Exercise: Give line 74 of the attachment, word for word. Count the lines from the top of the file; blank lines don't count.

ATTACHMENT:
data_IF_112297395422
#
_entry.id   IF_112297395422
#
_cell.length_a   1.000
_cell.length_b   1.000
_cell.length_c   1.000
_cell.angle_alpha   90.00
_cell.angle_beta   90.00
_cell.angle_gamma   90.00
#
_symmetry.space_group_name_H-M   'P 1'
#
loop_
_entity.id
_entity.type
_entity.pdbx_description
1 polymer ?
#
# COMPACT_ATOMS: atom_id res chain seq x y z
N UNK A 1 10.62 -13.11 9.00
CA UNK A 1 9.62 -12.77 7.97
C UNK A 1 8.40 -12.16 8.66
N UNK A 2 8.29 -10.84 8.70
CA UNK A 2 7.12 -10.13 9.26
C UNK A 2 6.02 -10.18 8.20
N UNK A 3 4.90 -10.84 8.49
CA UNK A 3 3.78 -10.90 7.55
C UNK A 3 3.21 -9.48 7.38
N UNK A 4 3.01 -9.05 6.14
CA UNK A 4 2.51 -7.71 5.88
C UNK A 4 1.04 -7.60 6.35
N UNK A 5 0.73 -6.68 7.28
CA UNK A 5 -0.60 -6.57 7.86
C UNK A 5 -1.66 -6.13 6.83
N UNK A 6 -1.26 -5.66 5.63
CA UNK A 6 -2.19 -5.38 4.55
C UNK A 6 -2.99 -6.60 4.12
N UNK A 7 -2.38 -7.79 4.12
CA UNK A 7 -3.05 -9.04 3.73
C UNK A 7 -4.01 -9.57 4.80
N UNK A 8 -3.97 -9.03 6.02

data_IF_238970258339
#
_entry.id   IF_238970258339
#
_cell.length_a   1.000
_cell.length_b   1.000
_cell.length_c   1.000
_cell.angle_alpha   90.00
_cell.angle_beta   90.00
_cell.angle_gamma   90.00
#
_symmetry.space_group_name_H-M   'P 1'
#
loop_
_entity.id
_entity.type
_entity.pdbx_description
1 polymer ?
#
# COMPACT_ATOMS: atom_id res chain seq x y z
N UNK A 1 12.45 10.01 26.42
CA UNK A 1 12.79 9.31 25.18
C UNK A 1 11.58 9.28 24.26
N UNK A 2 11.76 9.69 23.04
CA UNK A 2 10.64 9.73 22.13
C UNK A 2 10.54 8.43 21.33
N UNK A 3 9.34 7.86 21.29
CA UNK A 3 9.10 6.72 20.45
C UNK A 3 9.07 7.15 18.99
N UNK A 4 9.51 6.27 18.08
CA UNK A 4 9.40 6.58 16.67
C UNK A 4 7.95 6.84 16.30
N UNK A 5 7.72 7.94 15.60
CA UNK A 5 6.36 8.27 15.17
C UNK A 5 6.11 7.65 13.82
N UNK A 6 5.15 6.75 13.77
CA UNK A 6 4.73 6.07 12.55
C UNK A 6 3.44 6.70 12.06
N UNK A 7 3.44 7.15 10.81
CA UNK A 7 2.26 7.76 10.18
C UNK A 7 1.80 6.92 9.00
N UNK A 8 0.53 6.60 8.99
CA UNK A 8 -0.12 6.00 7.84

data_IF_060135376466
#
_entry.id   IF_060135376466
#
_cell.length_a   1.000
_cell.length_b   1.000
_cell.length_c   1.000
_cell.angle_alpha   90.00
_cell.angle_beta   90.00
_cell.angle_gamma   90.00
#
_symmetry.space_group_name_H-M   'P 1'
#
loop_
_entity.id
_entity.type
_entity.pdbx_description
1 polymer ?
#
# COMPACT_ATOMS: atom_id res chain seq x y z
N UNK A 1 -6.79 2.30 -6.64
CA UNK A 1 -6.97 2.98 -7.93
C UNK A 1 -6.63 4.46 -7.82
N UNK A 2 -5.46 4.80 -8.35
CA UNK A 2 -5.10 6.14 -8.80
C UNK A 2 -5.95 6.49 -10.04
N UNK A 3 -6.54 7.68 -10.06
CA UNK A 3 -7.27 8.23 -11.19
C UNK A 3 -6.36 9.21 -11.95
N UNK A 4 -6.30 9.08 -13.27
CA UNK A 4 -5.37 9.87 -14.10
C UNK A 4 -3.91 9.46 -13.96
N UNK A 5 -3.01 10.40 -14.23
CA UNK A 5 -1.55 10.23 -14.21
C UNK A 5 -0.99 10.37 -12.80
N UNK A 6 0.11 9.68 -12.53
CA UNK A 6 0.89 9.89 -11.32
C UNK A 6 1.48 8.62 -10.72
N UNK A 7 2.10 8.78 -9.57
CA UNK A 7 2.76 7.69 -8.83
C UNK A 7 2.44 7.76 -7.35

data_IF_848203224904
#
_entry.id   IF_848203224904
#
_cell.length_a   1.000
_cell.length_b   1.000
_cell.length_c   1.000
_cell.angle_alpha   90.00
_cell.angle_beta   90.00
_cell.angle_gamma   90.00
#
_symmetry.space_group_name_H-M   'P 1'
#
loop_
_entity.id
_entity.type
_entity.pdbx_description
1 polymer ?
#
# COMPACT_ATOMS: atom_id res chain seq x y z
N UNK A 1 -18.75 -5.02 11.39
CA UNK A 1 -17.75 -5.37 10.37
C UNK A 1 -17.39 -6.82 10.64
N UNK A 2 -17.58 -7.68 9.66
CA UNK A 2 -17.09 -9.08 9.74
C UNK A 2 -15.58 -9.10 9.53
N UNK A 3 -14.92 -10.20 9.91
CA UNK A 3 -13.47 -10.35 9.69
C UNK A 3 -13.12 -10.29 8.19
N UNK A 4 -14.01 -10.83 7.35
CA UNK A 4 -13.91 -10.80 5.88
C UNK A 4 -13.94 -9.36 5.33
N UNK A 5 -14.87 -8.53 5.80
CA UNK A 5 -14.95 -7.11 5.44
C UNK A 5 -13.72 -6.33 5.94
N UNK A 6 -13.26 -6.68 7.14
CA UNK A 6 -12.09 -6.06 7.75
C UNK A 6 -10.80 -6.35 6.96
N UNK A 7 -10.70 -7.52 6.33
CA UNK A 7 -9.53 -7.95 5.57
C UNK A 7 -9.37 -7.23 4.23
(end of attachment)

C UNK A 4 7.95 6.84 16.30